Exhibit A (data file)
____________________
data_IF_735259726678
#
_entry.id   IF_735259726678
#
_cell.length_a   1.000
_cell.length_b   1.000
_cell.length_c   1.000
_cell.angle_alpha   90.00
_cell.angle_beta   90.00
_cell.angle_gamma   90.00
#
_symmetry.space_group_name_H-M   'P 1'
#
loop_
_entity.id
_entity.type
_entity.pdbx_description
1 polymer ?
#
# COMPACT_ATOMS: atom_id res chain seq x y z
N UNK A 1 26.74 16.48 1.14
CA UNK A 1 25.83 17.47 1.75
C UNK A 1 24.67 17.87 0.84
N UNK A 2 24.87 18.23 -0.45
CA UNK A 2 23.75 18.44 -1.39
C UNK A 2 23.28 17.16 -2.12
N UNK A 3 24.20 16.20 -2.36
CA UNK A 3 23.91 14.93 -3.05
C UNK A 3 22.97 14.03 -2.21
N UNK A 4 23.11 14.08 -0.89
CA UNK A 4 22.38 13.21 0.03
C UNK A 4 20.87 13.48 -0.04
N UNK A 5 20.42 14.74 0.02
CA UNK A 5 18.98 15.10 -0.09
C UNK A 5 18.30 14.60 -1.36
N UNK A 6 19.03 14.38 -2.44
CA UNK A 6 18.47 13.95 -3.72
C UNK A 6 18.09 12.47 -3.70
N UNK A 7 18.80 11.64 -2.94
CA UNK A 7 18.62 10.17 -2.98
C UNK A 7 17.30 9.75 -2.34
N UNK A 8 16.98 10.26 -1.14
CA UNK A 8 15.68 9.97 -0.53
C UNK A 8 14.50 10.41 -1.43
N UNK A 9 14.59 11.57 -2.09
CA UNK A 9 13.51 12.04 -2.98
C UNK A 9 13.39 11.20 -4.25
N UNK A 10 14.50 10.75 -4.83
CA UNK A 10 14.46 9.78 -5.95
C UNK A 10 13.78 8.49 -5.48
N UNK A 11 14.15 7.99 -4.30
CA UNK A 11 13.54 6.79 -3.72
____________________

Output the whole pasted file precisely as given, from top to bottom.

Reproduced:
data_IF_735259726678
#
_entry.id   IF_735259726678
#
_cell.length_a   1.000
_cell.length_b   1.000
_cell.length_c   1.000
_cell.angle_alpha   90.00
_cell.angle_beta   90.00
_cell.angle_gamma   90.00
#
_symmetry.space_group_name_H-M   'P 1'
#
loop_
_entity.id
_entity.type
_entity.pdbx_description
1 polymer ?
#
# COMPACT_ATOMS: atom_id res chain seq x y z
N UNK A 1 26.74 16.48 1.14
CA UNK A 1 25.83 17.47 1.75
C UNK A 1 24.67 17.87 0.84
N UNK A 2 24.87 18.23 -0.45
CA UNK A 2 23.75 18.44 -1.39
C UNK A 2 23.28 17.16 -2.12
N UNK A 3 24.20 16.20 -2.36
CA UNK A 3 23.91 14.93 -3.05
C UNK A 3 22.97 14.03 -2.21
N UNK A 4 23.11 14.08 -0.89
CA UNK A 4 22.38 13.21 0.03
C UNK A 4 20.87 13.48 -0.04
N UNK A 5 20.42 14.74 0.02
CA UNK A 5 18.98 15.10 -0.09
C UNK A 5 18.30 14.60 -1.36
N UNK A 6 19.03 14.38 -2.44
CA UNK A 6 18.47 13.95 -3.72
C UNK A 6 18.09 12.47 -3.70
N UNK A 7 18.80 11.64 -2.94
CA UNK A 7 18.62 10.17 -2.98
C UNK A 7 17.30 9.75 -2.34
N UNK A 8 16.98 10.26 -1.14
CA UNK A 8 15.68 9.97 -0.53
C UNK A 8 14.50 10.41 -1.43
N UNK A 9 14.59 11.57 -2.09
CA UNK A 9 13.51 12.04 -2.98
C UNK A 9 13.39 11.20 -4.25
N UNK A 10 14.50 10.75 -4.83
CA UNK A 10 14.46 9.78 -5.95
C UNK A 10 13.78 8.49 -5.48
N UNK A 11 14.15 7.99 -4.30
CA UNK A 11 13.54 6.79 -3.72